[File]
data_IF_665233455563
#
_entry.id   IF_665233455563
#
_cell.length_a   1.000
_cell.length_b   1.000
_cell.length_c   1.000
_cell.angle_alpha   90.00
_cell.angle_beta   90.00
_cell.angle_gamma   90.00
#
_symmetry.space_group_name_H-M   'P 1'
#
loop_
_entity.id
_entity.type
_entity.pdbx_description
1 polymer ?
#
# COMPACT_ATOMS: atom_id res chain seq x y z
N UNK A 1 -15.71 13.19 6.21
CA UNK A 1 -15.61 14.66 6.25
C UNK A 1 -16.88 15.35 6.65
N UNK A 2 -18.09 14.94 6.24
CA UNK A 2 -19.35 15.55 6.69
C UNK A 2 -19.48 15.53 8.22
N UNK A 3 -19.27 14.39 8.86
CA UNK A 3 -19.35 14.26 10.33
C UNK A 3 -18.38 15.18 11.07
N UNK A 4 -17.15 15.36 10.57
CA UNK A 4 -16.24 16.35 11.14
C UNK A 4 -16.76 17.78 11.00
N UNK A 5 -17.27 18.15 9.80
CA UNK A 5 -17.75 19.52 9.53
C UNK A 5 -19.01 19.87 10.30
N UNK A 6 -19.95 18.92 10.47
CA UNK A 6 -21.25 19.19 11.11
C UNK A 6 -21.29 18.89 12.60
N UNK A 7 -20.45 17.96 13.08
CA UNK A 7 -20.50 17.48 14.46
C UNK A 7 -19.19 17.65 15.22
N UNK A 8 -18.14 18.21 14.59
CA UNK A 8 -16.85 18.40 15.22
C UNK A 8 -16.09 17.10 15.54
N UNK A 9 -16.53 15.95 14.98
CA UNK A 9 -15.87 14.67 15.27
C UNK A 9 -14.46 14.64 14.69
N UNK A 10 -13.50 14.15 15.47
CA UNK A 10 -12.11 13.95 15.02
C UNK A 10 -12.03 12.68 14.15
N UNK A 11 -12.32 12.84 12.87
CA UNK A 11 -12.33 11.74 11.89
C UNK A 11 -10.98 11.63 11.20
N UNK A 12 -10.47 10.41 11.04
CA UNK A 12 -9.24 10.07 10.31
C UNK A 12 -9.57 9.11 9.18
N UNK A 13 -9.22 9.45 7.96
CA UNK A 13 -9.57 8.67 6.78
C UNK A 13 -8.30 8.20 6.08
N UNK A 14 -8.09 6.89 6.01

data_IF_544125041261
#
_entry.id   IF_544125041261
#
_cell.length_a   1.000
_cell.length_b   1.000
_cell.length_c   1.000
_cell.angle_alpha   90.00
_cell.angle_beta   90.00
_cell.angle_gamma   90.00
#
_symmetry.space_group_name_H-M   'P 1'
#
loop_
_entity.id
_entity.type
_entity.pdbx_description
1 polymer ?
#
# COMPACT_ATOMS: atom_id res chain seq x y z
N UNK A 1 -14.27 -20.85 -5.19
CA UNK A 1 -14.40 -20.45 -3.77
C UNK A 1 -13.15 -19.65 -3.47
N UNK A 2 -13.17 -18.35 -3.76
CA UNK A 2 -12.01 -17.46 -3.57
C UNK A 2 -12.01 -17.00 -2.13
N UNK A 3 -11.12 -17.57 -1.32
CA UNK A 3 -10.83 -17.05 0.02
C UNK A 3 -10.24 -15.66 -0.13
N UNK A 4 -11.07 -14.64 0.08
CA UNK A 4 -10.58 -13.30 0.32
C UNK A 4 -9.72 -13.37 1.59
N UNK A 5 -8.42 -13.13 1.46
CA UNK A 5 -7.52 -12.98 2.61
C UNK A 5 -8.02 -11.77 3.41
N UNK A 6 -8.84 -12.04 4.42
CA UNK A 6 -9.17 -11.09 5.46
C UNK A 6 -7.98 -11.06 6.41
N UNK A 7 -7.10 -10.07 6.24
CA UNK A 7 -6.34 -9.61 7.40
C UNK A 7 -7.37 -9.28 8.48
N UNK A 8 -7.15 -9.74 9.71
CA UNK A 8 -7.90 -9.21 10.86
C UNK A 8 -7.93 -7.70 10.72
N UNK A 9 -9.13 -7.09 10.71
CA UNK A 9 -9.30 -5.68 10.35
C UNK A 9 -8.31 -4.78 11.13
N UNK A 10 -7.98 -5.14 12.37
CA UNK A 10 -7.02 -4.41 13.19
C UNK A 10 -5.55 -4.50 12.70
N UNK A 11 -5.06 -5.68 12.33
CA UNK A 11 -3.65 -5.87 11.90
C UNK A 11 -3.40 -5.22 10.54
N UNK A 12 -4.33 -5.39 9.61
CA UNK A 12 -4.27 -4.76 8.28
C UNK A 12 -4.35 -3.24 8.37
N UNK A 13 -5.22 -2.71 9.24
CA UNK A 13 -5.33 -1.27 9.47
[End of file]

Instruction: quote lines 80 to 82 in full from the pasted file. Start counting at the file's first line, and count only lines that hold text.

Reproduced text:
# COMPACT_ATOMS: atom_id res chain seq x y z
N UNK A 1 -14.27 -20.85 -5.19
CA UNK A 1 -14.40 -20.45 -3.77